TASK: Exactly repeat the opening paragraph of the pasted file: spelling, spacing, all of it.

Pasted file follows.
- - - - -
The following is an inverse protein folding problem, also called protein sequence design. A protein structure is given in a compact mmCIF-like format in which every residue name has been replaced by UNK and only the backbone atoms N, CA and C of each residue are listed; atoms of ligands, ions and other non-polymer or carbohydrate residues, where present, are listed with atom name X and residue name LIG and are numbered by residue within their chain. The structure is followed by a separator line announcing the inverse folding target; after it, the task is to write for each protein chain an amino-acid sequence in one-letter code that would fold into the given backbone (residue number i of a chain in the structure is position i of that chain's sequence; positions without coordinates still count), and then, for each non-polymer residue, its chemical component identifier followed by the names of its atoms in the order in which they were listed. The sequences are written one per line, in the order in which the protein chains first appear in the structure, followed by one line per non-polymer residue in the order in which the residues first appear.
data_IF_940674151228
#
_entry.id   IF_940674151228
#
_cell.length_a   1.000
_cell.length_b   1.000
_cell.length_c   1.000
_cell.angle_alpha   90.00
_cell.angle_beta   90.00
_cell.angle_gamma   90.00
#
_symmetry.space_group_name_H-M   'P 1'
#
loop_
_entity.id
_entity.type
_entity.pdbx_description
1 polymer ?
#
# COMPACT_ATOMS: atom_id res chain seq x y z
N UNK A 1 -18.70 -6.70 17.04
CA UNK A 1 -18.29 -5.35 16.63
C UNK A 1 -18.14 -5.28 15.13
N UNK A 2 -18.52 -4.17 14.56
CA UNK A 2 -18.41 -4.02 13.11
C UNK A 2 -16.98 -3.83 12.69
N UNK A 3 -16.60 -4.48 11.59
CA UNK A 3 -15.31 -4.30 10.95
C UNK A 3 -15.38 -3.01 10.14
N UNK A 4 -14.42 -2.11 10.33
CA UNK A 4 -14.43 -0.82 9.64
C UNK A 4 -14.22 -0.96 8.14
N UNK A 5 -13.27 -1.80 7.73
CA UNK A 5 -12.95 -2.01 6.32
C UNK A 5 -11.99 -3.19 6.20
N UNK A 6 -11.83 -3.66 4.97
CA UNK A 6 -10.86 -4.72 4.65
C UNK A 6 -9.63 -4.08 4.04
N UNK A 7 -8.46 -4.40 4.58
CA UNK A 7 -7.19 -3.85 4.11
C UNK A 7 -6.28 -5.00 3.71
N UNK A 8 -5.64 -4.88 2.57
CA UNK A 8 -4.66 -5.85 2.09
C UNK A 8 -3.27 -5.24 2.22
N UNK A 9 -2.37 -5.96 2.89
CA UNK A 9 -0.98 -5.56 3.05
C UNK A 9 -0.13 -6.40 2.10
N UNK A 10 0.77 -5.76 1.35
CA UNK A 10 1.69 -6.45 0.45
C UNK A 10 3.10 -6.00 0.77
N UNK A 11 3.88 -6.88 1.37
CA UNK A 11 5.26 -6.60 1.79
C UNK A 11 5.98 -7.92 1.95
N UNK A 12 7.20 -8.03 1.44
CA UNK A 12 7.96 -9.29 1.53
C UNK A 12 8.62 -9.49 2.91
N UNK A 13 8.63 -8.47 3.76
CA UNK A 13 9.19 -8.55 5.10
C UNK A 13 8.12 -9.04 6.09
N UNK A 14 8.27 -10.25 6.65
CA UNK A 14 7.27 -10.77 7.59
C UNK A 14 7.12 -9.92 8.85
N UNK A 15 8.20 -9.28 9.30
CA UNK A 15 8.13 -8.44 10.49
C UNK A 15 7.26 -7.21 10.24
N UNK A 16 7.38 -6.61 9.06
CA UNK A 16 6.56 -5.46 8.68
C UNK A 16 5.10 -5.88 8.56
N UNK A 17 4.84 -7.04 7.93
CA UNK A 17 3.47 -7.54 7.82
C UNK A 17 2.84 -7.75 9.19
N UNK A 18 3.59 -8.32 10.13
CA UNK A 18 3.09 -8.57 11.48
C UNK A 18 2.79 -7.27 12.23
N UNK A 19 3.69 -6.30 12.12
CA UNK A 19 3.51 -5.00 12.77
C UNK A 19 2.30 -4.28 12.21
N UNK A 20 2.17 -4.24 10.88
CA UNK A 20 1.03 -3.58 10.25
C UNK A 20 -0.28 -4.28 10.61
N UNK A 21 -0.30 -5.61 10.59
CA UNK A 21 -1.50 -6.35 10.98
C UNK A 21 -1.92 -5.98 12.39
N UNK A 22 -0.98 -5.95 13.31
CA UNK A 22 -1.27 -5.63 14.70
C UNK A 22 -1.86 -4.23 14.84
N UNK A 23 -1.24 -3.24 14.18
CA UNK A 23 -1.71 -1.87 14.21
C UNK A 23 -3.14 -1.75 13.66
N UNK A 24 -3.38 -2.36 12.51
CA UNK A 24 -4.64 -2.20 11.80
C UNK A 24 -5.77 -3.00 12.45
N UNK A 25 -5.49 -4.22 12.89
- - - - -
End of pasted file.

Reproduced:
The following is an inverse protein folding problem, also called protein sequence design. A protein structure is given in a compact mmCIF-like format in which every residue name has been replaced by UNK and only the backbone atoms N, CA and C of each residue are listed; atoms of ligands, ions and other non-polymer or carbohydrate residues, where present, are listed with atom name X and residue name LIG and are numbered by residue within their chain. The structure is followed by a separator line announcing the inverse folding target; after it, the task is to write for each protein chain an amino-acid sequence in one-letter code that would fold into the given backbone (residue number i of a chain in the structure is position i of that chain's sequence; positions without coordinates still count), and then, for each non-polymer residue, its chemical component identifier followed by the names of its atoms in the order in which they were listed. The sequences are written one per line, in the order in which the protein chains first appear in the structure, followed by one line per non-polymer residue in the order in which the residues first appear.